This essay explores forms and practices of governance of the Bolognese family Ranuzzi in the fiefdom of Bagni di Porretta, a county of Papal investiture located in the Legation of Bologna. The middle decades of the seventeenth century, which form the focus of this study, were characterized by a delicate institutional balance between the administrative integration of the fiefdom into the fabric of the Papal States and the effective autonomy of local feudal rule. The issue of autonomy is considered not only in relation to territorial ecclesiastical authorities but also with regard to the local Regiment of Bologna. More than the Legate or the various Roman tribunals, the Senate of the city maintained its role as the principal and closest institutional partner of the counts. Within the context of an investigation of social history, this study defines the framework of a tolerant feudal rule which by this time had achieved a harmonious relationship with surrounding territorial forces. At the same time, the power of the counts still appears to contain a strong element of autonomy, both in terms of its ruling practices and of its administration of justice; this autonomy was indeed maintained by virtue of the willingness of the feudal rulers to accept the larger demands of Roman power.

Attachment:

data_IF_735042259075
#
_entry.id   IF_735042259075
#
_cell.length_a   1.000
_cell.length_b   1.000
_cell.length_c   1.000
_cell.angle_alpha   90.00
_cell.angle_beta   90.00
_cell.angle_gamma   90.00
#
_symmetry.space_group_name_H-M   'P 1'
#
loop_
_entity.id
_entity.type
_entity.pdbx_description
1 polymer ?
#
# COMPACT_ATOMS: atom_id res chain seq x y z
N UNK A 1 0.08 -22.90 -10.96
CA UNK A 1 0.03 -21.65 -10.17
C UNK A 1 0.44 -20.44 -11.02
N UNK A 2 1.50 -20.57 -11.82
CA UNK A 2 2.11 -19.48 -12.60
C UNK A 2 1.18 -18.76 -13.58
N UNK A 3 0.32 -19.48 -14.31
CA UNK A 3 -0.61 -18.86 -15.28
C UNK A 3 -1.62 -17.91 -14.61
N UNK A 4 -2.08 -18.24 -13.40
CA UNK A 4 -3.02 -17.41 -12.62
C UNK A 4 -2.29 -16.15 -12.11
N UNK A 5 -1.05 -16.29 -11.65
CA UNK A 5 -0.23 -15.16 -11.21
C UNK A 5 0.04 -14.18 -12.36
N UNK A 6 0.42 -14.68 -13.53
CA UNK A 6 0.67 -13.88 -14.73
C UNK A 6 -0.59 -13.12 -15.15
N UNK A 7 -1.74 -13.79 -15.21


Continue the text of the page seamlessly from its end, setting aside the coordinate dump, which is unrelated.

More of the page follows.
Keywords: Ranuzzi; Fiefdom; Feudal justice; Legation of Bologna; Porretta; States of Church